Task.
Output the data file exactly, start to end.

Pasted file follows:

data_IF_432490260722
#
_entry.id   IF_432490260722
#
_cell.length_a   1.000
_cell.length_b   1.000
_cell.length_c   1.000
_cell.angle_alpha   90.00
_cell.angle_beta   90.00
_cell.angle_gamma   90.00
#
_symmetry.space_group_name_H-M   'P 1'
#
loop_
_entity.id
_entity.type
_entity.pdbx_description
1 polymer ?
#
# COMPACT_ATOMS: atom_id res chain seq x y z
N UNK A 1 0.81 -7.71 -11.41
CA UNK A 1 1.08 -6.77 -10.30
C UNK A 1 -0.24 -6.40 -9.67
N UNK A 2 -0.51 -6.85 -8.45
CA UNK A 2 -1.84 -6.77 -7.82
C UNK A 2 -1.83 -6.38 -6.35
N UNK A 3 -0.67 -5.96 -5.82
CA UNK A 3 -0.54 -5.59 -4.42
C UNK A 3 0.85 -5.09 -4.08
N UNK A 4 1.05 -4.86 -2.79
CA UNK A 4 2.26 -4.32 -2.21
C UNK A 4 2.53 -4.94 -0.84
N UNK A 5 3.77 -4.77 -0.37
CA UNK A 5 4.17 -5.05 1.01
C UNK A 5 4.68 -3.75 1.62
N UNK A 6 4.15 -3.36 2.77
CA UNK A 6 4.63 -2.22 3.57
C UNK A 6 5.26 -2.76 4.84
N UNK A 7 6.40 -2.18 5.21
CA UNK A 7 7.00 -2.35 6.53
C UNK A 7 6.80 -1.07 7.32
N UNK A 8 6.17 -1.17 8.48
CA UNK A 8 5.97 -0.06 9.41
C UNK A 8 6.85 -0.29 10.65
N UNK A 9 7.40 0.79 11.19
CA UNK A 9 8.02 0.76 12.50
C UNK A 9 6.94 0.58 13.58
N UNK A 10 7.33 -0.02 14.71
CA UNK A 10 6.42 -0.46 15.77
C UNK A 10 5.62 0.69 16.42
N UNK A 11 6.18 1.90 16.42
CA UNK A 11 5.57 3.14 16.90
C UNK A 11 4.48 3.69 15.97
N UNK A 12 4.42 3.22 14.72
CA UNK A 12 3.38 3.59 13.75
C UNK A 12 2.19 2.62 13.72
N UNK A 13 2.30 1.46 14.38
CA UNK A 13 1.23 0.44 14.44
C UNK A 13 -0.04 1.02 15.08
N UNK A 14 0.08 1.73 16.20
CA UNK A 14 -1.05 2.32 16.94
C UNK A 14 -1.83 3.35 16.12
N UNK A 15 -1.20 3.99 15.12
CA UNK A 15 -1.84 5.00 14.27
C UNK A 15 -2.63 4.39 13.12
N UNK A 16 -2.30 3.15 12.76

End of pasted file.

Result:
data_IF_432490260722
#
_entry.id   IF_432490260722
#
_cell.length_a   1.000
_cell.length_b   1.000
_cell.length_c   1.000
_cell.angle_alpha   90.00
_cell.angle_beta   90.00
_cell.angle_gamma   90.00
#
_symmetry.space_group_name_H-M   'P 1'
#
loop_
_entity.id
_entity.type
_entity.pdbx_description
1 polymer ?
#
# COMPACT_ATOMS: atom_id res chain seq x y z
N UNK A 1 0.81 -7.71 -11.41
CA UNK A 1 1.08 -6.77 -10.30
C UNK A 1 -0.24 -6.40 -9.67
N UNK A 2 -0.51 -6.85 -8.45
CA UNK A 2 -1.84 -6.77 -7.82
C UNK A 2 -1.83 -6.38 -6.35
N UNK A 3 -0.67 -5.96 -5.82
CA UNK A 3 -0.54 -5.59 -4.42
C UNK A 3 0.85 -5.09 -4.08
N UNK A 4 1.05 -4.86 -2.79
CA UNK A 4 2.26 -4.32 -2.21
C UNK A 4 2.53 -4.94 -0.84
N UNK A 5 3.77 -4.77 -0.37
CA UNK A 5 4.17 -5.05 1.01
C UNK A 5 4.68 -3.75 1.62
N UNK A 6 4.15 -3.36 2.77
CA UNK A 6 4.63 -2.22 3.57
C UNK A 6 5.26 -2.76 4.84
N UNK A 7 6.40 -2.18 5.21
CA UNK A 7 7.00 -2.35 6.53
C UNK A 7 6.80 -1.07 7.32
N UNK A 8 6.17 -1.17 8.48
CA UNK A 8 5.97 -0.06 9.41
C UNK A 8 6.85 -0.29 10.65
N UNK A 9 7.40 0.79 11.19
CA UNK A 9 8.02 0.76 12.50
C UNK A 9 6.94 0.58 13.58
N UNK A 10 7.33 -0.02 14.71
CA UNK A 10 6.42 -0.46 15.77
C UNK A 10 5.62 0.69 16.42
N UNK A 11 6.18 1.90 16.42
CA UNK A 11 5.57 3.14 16.90
C UNK A 11 4.48 3.69 15.97
N UNK A 12 4.42 3.22 14.72
CA UNK A 12 3.38 3.59 13.75
C UNK A 12 2.19 2.62 13.72
N UNK A 13 2.30 1.46 14.38
CA UNK A 13 1.23 0.44 14.44
C UNK A 13 -0.04 1.02 15.08
N UNK A 14 0.08 1.73 16.20
CA UNK A 14 -1.05 2.32 16.94
C UNK A 14 -1.83 3.35 16.12
N UNK A 15 -1.20 3.99 15.12
CA UNK A 15 -1.84 5.00 14.27
C UNK A 15 -2.63 4.39 13.12
N UNK A 16 -2.30 3.15 12.76